The yetis scatter at the sound of gunfire. Earlier they’d frolicked in the snowbank with an owl frozen hard overnight, such that it became useful in their games. The yetis hurled the owl back and forth into each others eager and outstretched arms, a frenetic match of owlball that broke the thick blood vessels in their cheeks and colored their faces with a ruby glow that you could just make out beneath the fur.
Then the gun cracked in early evening, a cousin in sound to a glacier calving. Its echo caromed all around the mountain bowl that made their home such that no yeti could place the hunter.
The seven yetis ran each in his own direction.
The yeti Matt crested the caldera first and rolled down the mountain to San Francisco, after a brief visit to see his family in upstate New York.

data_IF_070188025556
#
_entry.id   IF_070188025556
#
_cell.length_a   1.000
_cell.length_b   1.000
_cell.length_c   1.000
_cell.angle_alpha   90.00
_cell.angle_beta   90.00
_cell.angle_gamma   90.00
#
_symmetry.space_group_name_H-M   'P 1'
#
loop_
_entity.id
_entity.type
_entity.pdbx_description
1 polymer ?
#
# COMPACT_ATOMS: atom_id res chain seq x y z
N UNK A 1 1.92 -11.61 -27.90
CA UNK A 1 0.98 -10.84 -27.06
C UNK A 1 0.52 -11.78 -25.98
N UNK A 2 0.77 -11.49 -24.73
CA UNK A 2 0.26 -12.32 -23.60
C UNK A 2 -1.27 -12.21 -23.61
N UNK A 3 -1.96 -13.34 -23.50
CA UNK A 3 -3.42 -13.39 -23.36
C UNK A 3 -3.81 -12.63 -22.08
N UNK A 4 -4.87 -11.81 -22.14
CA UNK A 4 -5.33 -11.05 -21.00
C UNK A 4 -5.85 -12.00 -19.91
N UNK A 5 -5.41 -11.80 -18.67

The yeti Chris crested next, pausing along the way to scoop up his girlfriend Melissa, and together they rolled down the other side of the mountain to Manhattan.
The yeti Michael R. crested shortly thereafter, tethering himself to nearby Bloomington, Indiana, while he prepared for a great swan dive into the aether.
The yeti Greg stopped running once he smelled a rabbit roasting on a skewer, and happily helped himself to a free meal.
The yeti Michael M. stopped running when he heard music coming from a nearby cave, and went to go check out who was playing.
The yeti Nate stopped running almost immediately and sat down.
The yeti Jon, smallest of all, ran blindly, feeling the tug of all directions at once and fearing every rugged route down to the mountain’s meadows. He reached the thin brim of the bowl and began to circle it at a pace that belied his panic, searching for distant friends or returning his gaze homeward lest another yeti should leave him.
He circled the brim until the last sunlight drifted into the sea and the blinding snow blued, and then a shot rang out as clear as river water and he tumbled down the snowbank, back into the great bowl.